Review Summary: XTC sets an example for other bands on hiatus, as they return in style with 'Apple Venus, Pt. 1'
It's something of a trend these days for bands that take extended breaks between albums or go on "indefinite hiatus" to come back rather unexpectedly and put out music that, most of the time, never lives up to what they put out before this break. In a lot of cases, this isn't much of a surprise. Why? Because bands that can actually afford to go on an hiatus are either dabbling in side projects or are just filthy rich because they're todays top artists, only putting out music when they feel like it, real motivation to create seems to be lacking more often than not.
And then sometimes there is one of those bands that can catch you by surprise and live up to whatever standards they set for themselves. XTC is one of those bands.
What's perhaps most surprising about this is that the road for XTC has been extremely long and hard. After lead vocalist/guitarist Andy Partridge suffered from a breakdown on stage at the peak of their popularity in 1982, the band stopped touring altogether. After putting out several albums, the band wanted to be released from their label, Virgin at the time. Virgin wouldn't let them go and so the band stayed on the label (not putting out anything during seven years) until they were released.
Over this period of time, the band wrote what would become the 'Apple Venus' project, which was originally supposed to be a double CD with one featuring orchestrated and acoustic tracks, and have songs with their more traditional, rockier sound on the other.
Lead guitarist/keyboardist Dave Gregory didn't like that idea at all and left during the recording sessions of the album, to dismay of the fans, and leaving vocalist/guitarist Andy Partridge to arrange the string sections of the first disc.
Since Gregory's influence on XTC's sound thus far had been huge, the question was whether or not the other two members of the band could pull it off on their own.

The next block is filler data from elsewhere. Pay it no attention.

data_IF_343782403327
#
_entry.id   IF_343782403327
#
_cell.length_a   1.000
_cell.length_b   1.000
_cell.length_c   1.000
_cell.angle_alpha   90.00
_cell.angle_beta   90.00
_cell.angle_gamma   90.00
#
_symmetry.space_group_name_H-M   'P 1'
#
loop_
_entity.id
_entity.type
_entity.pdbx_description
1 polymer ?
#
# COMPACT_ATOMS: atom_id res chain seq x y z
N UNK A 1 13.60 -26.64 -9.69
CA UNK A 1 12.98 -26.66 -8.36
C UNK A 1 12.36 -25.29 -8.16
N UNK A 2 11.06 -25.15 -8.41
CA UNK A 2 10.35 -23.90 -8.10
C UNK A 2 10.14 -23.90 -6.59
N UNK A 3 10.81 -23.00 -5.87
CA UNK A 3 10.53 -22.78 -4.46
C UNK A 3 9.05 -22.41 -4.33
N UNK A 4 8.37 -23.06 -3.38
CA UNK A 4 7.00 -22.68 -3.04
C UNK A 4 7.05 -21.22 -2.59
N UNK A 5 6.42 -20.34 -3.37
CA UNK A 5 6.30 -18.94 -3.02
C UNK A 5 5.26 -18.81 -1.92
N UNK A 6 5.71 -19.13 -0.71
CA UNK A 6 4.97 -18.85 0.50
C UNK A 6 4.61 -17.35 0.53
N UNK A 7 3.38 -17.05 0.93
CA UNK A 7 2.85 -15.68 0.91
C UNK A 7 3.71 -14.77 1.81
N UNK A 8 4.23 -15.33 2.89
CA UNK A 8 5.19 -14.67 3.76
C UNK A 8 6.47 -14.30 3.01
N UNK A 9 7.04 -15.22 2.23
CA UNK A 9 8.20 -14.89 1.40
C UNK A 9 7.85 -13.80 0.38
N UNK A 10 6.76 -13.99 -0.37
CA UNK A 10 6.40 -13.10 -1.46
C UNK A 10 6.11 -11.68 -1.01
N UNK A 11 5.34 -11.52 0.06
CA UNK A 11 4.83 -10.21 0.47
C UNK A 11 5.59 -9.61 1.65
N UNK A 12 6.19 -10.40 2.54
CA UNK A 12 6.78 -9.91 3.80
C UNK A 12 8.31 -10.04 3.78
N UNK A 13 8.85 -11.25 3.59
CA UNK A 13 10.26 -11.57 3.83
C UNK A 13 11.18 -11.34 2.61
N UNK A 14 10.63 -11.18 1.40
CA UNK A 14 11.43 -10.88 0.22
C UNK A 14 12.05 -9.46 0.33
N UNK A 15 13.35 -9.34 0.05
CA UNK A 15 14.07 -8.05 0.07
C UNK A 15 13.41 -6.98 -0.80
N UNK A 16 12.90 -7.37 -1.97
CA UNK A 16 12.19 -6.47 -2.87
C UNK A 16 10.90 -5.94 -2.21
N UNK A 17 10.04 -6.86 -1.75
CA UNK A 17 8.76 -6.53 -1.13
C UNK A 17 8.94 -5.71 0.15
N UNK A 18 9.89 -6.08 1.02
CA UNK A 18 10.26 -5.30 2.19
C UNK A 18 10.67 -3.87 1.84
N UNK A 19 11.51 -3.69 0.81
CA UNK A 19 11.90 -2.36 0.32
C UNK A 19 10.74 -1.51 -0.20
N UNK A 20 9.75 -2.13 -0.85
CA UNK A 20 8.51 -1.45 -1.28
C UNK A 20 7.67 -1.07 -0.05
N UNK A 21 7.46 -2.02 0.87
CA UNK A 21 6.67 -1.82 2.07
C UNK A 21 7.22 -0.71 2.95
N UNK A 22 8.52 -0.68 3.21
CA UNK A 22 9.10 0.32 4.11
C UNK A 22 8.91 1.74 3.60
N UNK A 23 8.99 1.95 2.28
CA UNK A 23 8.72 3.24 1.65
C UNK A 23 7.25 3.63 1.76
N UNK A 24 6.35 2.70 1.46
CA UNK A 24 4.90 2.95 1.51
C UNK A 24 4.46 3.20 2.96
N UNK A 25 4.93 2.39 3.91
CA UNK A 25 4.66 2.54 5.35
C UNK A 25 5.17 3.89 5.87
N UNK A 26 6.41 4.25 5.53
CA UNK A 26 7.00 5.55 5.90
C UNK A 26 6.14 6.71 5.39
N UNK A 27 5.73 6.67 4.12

The answer is a loud YES. While the first part of the Apple Venus project might not be XTC's best, it comes close. Opener 'River Of Orchids' captures the listener with catchy string arrangements with horns and various instruments being added throughout the song, next to the fact that it also features Partridge's best vocal performance to date. Due to the fact that XTC are now strictly a studio band, they often have Partridge vocals layered or him singing multiple things at the same time, which works extremely well as it melds his vocals in as an instrument in the arrangements.
While the band rarely employs any electric guitar on this album, it doesn't stand in their way. The variation of acoustic and orchestrated tracks make for a very diverse and vibrant album. The orchestrated and eastern-tinged tracks such as "River of Orchids" or "Greenman" being very ambient with seemingly a dozen instruments going on at the same time. These are traded off with the acoustic tracks, such as "I'd Like That" and "Your Dictionary" which sound more introspective, the latter being about divorce with lyrics such as; ''H-A-T-E, is that how you spell love in your dictionary? K-I-C-K Pronounced as kind/Now your laughter has a hollow ring, but the hollow ring has no finger in." As they're often just Partridge accompanying himself with acoustic guitar, these songs tend to build up slowly, though later on instrumentation is added, which is by no means a bad thing as it keeps the songs dynamic and alive.
While I've been putting Partridge in the spotlight, the band's other (founding) member, bassist/vocalist Colin Moulding doesn't exactly deserve it. Whereas Partridge had really developed his songwriting abilities and musical prowess(partially forced to after Gergory's departure), Moulding wasn't exactly creative over a seven year time span, contributing only two tracks to the album with neither being a highlight. If that wasn't enough, his vocal performance, while above average on its own, comes short next to Partridge's songs who is at the top of his game.
The other weakness on this album is that some songs tend to drag on a little, especially towards the ending with ''The Last Balloon" clocking in at 6 minutes and 40 seconds which seems forced and makes the album end on somewhat of a sour note, but only makes a small impact on the album as a whole.
While a departure from the sound of their earlier work( I wouldn't recommend to buy this album if you're just getting into this band, get 'Skylarking' or 'Nonsuch' instead.) the band has managed to create an album that seemed doomed to fail yet is triumphant and even shows progression. Not bad for a two man band that has been on a seven year hiatus and doesn't tour.